Norwood chalked the differences up to a lack of pet-related support in certain parts of town, likening the problem to food deserts.
"In many cases ... it comes down to resources. There are some parts of our community that have more pet clinics, more pet stores, more spay/neuter clinics than others. When you have closer proximity to those resources, it's easier to take advantage," Norwood said.
Others, such as former Bexar County Commissioner Tommy Adkisson, see the dog disparity as a deep-seated issue that's essentially rooted in race and class.
Adkisson, a San Antonio native, is particularly passionate about San Antonio strays. He's seen them gradually overwhelm working-class neighborhoods since his time going up and down city streets as a San Antonio Light paperboy.
"The solution isn't simple. But it requires lots of love, lots of concern and lots of selflessness in being willing to share yourself with many of these communities that maybe were not quite as blessed as you," Adkisson said. "Certain communities get attention and certain ones don't."
Adkisson is forming a political action committee to raise money and increase the issue's profile with city leaders. He hopes that they will make a greater commitment to getting dogs off the streets.
"It didn't happen overnight and it's not going to get cured overnight, but it's not going to get cured if we're going after bull elephants with pea shooters. I think that's what's happening here," Adkisson said.
A variety of proactive programs are available from ACS for little or no charge, including spaying and neutering, microchipping and vaccinations. Many of those are specifically targeted toward zip codes with acute stray dog problems.
With so many programs at pet owners' disposal, Norwood chalked animal neglect or letting a dog roam freely up to irresponsible owners.
"Laziness is the bottom line for a lot of different things. It's laziness of 'I'll get them spayed or neutered next month,' laziness of 'I'll get the gate fixed next month,'" Norwood said. "You don't have to be super-duper wealthy to be a responsible pet owner. What you do have to do is be motivated ... There's so many resources available there's no excuses."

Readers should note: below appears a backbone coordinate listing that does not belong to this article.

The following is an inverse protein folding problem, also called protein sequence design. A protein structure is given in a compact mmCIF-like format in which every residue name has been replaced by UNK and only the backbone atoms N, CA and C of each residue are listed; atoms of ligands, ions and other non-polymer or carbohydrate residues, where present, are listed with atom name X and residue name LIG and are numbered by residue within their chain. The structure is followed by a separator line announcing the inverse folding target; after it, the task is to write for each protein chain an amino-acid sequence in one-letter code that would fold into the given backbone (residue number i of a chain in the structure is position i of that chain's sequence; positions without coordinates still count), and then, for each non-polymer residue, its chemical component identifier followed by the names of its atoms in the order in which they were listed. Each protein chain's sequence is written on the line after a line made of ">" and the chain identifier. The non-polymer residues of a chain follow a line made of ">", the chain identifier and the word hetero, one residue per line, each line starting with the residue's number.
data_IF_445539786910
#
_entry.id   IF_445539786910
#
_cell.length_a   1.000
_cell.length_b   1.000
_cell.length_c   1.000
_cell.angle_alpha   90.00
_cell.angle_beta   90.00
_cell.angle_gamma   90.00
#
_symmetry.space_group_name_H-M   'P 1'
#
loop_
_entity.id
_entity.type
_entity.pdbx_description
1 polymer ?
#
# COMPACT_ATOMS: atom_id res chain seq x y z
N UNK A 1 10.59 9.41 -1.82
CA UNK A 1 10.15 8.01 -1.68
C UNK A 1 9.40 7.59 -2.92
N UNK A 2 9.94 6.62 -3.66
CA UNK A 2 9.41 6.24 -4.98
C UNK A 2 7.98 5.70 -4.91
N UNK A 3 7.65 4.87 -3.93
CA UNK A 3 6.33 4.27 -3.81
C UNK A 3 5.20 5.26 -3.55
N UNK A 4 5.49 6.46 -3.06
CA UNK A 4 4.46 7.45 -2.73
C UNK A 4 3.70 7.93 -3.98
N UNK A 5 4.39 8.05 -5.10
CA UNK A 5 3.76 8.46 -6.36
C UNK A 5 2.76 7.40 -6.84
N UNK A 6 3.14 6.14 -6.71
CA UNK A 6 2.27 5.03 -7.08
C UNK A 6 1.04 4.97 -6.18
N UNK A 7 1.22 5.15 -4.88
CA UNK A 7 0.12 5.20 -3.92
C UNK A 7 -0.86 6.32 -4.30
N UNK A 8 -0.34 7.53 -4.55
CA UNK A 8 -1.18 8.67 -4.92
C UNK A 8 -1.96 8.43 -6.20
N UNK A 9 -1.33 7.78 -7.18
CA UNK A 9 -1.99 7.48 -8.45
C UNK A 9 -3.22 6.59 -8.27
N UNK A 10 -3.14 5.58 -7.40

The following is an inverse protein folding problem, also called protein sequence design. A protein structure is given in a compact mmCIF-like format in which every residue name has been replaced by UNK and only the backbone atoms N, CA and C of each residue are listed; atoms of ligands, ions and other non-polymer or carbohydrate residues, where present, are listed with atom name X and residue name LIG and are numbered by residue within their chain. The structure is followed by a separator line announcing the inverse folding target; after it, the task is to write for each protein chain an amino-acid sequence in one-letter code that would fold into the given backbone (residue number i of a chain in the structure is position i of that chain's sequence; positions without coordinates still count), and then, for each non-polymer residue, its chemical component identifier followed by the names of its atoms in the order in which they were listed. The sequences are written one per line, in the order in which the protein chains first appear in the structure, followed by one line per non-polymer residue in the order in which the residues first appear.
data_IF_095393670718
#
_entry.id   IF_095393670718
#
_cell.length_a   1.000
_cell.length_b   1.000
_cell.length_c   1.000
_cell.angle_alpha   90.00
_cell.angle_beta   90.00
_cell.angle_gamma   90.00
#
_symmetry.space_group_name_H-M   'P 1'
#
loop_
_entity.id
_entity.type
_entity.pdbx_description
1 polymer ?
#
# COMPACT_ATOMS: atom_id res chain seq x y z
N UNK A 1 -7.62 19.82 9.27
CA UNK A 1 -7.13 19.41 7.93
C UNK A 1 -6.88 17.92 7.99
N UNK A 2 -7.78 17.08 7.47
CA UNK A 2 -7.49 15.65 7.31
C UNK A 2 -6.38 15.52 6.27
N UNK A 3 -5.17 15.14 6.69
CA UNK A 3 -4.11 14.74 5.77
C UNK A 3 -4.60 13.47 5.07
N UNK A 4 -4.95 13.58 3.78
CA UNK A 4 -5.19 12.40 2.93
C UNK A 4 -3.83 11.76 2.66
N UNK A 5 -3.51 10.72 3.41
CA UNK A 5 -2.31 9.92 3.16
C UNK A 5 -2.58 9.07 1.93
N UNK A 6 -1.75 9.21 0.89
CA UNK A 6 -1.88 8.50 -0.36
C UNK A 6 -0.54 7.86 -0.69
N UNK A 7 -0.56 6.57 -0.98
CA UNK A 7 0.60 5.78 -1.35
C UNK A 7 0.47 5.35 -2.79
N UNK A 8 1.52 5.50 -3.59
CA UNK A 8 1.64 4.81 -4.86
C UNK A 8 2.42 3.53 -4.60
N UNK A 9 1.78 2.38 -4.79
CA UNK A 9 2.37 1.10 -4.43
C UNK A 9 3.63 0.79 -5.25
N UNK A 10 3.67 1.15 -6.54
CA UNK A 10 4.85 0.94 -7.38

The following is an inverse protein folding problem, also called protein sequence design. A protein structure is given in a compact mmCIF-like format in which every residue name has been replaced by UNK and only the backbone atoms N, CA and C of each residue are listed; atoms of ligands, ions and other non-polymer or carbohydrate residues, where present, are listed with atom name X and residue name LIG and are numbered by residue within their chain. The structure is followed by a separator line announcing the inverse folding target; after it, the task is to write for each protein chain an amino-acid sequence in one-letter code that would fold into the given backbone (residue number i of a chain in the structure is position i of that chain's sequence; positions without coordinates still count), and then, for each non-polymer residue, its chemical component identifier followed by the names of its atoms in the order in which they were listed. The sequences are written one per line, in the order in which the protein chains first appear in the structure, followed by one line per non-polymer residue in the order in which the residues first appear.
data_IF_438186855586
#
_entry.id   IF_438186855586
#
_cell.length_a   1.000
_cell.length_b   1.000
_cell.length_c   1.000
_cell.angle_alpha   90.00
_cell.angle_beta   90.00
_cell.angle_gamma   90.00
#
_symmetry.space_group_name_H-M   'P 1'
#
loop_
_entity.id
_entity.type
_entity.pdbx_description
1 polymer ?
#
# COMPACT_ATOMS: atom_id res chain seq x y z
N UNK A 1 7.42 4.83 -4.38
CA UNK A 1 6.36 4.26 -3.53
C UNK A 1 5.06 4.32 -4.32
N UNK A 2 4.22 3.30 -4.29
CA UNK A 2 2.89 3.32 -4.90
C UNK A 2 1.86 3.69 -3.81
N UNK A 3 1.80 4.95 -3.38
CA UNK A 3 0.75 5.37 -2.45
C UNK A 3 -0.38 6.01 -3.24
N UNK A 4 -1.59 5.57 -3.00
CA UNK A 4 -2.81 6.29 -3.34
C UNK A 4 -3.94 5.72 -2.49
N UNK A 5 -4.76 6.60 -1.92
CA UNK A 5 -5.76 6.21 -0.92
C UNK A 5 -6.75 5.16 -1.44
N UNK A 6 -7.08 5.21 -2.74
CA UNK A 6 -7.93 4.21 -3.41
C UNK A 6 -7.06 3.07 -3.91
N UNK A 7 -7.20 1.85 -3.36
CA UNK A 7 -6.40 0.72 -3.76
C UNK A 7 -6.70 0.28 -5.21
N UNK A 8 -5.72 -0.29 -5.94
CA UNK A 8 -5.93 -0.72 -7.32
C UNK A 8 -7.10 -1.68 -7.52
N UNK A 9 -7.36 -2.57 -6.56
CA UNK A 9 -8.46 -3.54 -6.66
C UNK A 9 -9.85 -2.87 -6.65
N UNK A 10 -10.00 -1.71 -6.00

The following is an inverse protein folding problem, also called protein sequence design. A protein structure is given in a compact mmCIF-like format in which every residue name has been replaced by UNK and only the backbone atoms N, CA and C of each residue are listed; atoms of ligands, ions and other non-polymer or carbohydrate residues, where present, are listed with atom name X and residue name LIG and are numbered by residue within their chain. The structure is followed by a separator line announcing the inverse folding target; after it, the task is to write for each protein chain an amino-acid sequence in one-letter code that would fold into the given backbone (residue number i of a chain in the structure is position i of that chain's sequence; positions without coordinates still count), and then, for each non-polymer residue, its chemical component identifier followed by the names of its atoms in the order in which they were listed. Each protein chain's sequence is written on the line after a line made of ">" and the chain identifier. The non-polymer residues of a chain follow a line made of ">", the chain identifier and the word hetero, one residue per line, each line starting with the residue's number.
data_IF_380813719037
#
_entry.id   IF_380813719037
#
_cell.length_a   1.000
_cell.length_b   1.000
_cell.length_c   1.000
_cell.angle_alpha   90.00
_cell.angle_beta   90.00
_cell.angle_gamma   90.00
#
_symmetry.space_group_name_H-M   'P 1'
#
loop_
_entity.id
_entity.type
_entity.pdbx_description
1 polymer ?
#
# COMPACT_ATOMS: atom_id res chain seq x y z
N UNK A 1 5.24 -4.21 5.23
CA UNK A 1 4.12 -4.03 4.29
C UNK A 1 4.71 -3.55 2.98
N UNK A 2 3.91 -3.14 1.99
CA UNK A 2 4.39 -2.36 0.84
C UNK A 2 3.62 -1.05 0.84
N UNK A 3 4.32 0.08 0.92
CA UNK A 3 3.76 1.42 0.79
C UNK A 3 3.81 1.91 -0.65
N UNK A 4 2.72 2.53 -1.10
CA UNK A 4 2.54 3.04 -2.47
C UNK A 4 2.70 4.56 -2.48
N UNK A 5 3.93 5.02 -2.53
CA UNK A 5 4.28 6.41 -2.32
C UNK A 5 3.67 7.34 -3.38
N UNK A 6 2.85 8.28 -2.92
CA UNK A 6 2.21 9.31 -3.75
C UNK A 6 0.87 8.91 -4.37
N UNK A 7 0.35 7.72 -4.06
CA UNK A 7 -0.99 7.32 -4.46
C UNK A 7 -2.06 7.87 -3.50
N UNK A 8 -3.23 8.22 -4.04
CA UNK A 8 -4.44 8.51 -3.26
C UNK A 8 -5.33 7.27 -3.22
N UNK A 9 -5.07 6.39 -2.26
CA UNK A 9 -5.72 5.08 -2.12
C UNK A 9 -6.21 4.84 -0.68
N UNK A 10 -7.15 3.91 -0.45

The agency receives about 250 calls for service per day and about 20 of its 130 staffers are in the field at any time, according to Vincent Medley, the agency's assistant director. Between 10 and 15 percent of the calls are generated by ACS staff.
Medley explained that ACS' response system is similar to triage used by most law enforcement. Calls are prioritized by their urgency; a dog without a collar wandering a neighborhood probably won't get a prompt response, as opposed to a call of an attack.
The result is that many of those who call ACS can expect wait times of several hours. Or they're told to trap the animal while they wait.
Although more manpower, equipment and enhanced technology would help, Norwood said, what's really needed to solve the stray problem is education.
"I don't know that solely throwing enforcement at the situation is the sole solution. While that may be helpful, I think that targeted, focused education ... is the way going forward. Giving people tools to do the right thing," Norwood said.
Most everyone involved with the issue agrees that more aggressive educational efforts are imperative and that ACS has taken some valuable steps in that direction. But some, including Hynes, say they've yet to see greater awareness make an impact in their neighborhoods.
"I haven't seen any real difference," Hynes said. "The response of people is very positive, but I can't say if there's really much of a change ... although I've been doing this for the last five years, and I'm still trying to figure out the reasons."